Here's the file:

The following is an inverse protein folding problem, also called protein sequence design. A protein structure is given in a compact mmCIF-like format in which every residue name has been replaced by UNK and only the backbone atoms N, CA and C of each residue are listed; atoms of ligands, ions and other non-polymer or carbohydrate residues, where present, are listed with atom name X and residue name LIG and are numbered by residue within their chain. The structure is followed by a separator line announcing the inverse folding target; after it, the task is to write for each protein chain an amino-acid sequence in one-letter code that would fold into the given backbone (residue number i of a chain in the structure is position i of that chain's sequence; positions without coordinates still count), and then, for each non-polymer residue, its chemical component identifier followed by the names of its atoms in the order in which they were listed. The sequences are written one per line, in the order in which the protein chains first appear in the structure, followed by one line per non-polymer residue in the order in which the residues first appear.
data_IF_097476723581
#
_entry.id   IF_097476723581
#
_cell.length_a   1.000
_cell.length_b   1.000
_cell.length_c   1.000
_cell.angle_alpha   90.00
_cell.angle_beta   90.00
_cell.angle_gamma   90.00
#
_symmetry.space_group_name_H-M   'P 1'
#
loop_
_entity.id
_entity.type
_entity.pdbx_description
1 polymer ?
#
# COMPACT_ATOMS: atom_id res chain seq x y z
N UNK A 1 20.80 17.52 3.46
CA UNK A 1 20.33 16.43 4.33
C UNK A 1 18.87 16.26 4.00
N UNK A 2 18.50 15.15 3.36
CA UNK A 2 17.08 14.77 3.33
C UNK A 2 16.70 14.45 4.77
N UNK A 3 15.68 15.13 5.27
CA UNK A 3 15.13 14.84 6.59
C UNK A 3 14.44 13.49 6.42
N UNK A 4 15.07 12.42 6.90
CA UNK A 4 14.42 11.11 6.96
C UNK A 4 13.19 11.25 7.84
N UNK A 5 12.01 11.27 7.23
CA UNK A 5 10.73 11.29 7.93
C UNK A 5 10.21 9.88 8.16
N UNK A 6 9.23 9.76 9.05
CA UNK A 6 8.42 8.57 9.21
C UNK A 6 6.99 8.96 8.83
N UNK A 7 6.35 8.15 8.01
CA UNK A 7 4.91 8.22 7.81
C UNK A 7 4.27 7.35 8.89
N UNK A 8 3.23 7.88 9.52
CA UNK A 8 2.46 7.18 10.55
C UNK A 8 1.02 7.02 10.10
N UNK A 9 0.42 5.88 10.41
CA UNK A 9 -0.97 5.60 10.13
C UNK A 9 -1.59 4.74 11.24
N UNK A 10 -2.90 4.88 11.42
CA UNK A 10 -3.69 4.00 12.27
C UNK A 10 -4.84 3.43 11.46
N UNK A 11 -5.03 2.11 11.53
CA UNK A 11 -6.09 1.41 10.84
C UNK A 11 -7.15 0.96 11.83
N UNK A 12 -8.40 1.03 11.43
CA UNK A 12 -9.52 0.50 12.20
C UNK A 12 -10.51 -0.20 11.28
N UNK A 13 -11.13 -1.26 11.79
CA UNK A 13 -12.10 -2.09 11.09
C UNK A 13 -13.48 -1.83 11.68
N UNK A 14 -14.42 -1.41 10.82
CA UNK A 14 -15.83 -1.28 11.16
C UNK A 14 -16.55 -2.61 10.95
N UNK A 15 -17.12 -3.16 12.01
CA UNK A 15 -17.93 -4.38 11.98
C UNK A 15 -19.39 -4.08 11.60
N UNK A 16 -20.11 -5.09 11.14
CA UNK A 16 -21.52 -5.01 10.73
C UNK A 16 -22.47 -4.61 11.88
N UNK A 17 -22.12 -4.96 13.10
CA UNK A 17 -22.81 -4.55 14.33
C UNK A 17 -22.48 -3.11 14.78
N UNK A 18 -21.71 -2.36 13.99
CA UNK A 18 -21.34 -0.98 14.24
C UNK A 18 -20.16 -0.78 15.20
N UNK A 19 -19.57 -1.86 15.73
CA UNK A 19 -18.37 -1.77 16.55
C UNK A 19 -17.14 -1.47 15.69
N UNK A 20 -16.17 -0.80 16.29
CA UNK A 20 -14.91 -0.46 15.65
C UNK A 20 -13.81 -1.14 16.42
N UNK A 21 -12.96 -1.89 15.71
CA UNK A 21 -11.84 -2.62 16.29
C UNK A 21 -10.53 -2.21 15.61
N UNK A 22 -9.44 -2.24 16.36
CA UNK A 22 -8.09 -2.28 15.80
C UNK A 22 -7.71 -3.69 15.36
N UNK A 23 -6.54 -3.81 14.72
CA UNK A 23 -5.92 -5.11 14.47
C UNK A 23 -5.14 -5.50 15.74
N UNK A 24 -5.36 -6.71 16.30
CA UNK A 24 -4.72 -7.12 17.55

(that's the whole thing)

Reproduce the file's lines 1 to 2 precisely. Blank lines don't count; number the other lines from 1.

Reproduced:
The following is an inverse protein folding problem, also called protein sequence design. A protein structure is given in a compact mmCIF-like format in which every residue name has been replaced by UNK and only the backbone atoms N, CA and C of each residue are listed; atoms of ligands, ions and other non-polymer or carbohydrate residues, where present, are listed with atom name X and residue name LIG and are numbered by residue within their chain. The structure is followed by a separator line announcing the inverse folding target; after it, the task is to write for each protein chain an amino-acid sequence in one-letter code that would fold into the given backbone (residue number i of a chain in the structure is position i of that chain's sequence; positions without coordinates still count), and then, for each non-polymer residue, its chemical component identifier followed by the names of its atoms in the order in which they were listed. The sequences are written one per line, in the order in which the protein chains first appear in the structure, followed by one line per non-polymer residue in the order in which the residues first appear.
data_IF_097476723581